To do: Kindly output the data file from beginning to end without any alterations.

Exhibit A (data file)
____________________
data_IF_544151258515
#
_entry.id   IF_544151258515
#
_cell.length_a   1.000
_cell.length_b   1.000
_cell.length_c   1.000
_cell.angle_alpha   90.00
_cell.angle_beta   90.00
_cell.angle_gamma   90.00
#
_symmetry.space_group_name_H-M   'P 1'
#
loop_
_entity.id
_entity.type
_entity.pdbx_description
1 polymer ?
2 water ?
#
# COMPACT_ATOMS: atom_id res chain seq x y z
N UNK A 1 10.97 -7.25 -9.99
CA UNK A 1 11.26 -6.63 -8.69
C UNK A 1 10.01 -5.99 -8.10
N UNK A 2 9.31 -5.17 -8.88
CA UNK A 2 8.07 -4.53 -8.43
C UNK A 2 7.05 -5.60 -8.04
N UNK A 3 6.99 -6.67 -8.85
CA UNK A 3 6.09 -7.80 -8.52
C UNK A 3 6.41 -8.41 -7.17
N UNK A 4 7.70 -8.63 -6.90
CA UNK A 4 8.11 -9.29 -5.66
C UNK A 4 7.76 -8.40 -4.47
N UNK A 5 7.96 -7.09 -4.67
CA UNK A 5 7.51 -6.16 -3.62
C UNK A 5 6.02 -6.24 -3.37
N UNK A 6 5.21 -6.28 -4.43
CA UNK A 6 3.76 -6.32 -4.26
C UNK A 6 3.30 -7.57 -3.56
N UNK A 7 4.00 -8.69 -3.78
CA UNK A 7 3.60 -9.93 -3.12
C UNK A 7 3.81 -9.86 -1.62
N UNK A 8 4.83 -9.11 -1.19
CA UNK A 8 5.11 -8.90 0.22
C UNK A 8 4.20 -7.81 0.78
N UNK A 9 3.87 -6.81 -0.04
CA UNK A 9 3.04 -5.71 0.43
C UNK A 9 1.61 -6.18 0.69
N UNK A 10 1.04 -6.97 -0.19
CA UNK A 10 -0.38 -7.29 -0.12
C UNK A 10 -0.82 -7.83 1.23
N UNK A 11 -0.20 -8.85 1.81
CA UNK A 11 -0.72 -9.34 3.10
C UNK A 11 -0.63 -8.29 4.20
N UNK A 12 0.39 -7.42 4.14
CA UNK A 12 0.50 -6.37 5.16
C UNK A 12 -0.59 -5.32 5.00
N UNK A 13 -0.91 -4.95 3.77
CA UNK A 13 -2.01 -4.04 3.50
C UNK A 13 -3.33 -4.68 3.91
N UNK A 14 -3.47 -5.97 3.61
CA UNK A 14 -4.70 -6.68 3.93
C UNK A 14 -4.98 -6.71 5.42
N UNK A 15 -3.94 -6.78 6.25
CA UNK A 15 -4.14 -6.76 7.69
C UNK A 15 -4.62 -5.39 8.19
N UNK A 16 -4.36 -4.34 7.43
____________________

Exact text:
data_IF_544151258515
#
_entry.id   IF_544151258515
#
_cell.length_a   1.000
_cell.length_b   1.000
_cell.length_c   1.000
_cell.angle_alpha   90.00
_cell.angle_beta   90.00
_cell.angle_gamma   90.00
#
_symmetry.space_group_name_H-M   'P 1'
#
loop_
_entity.id
_entity.type
_entity.pdbx_description
1 polymer ?
2 water ?
#
# COMPACT_ATOMS: atom_id res chain seq x y z
N UNK A 1 10.97 -7.25 -9.99
CA UNK A 1 11.26 -6.63 -8.69
C UNK A 1 10.01 -5.99 -8.10
N UNK A 2 9.31 -5.17 -8.88
CA UNK A 2 8.07 -4.53 -8.43
C UNK A 2 7.05 -5.60 -8.04
N UNK A 3 6.99 -6.67 -8.85
CA UNK A 3 6.09 -7.80 -8.52
C UNK A 3 6.41 -8.41 -7.17
N UNK A 4 7.70 -8.63 -6.90
CA UNK A 4 8.11 -9.29 -5.66
C UNK A 4 7.76 -8.40 -4.47
N UNK A 5 7.96 -7.09 -4.67
CA UNK A 5 7.51 -6.16 -3.62
C UNK A 5 6.02 -6.24 -3.37
N UNK A 6 5.21 -6.28 -4.43
CA UNK A 6 3.76 -6.32 -4.26
C UNK A 6 3.30 -7.57 -3.56
N UNK A 7 4.00 -8.69 -3.78
CA UNK A 7 3.60 -9.93 -3.12
C UNK A 7 3.81 -9.86 -1.62
N UNK A 8 4.83 -9.11 -1.19
CA UNK A 8 5.11 -8.90 0.22
C UNK A 8 4.20 -7.81 0.78
N UNK A 9 3.87 -6.81 -0.04
CA UNK A 9 3.04 -5.71 0.43
C UNK A 9 1.61 -6.18 0.69
N UNK A 10 1.04 -6.97 -0.19
CA UNK A 10 -0.38 -7.29 -0.12
C UNK A 10 -0.82 -7.83 1.23
N UNK A 11 -0.20 -8.85 1.81
CA UNK A 11 -0.72 -9.34 3.10
C UNK A 11 -0.63 -8.29 4.20
N UNK A 12 0.39 -7.42 4.14
CA UNK A 12 0.50 -6.37 5.16
C UNK A 12 -0.59 -5.32 5.00
N UNK A 13 -0.91 -4.95 3.77
CA UNK A 13 -2.01 -4.04 3.50
C UNK A 13 -3.33 -4.68 3.91
N UNK A 14 -3.47 -5.97 3.61
CA UNK A 14 -4.70 -6.68 3.93
C UNK A 14 -4.98 -6.71 5.42
N UNK A 15 -3.94 -6.78 6.25
CA UNK A 15 -4.14 -6.76 7.69
C UNK A 15 -4.62 -5.39 8.19
N UNK A 16 -4.36 -4.34 7.43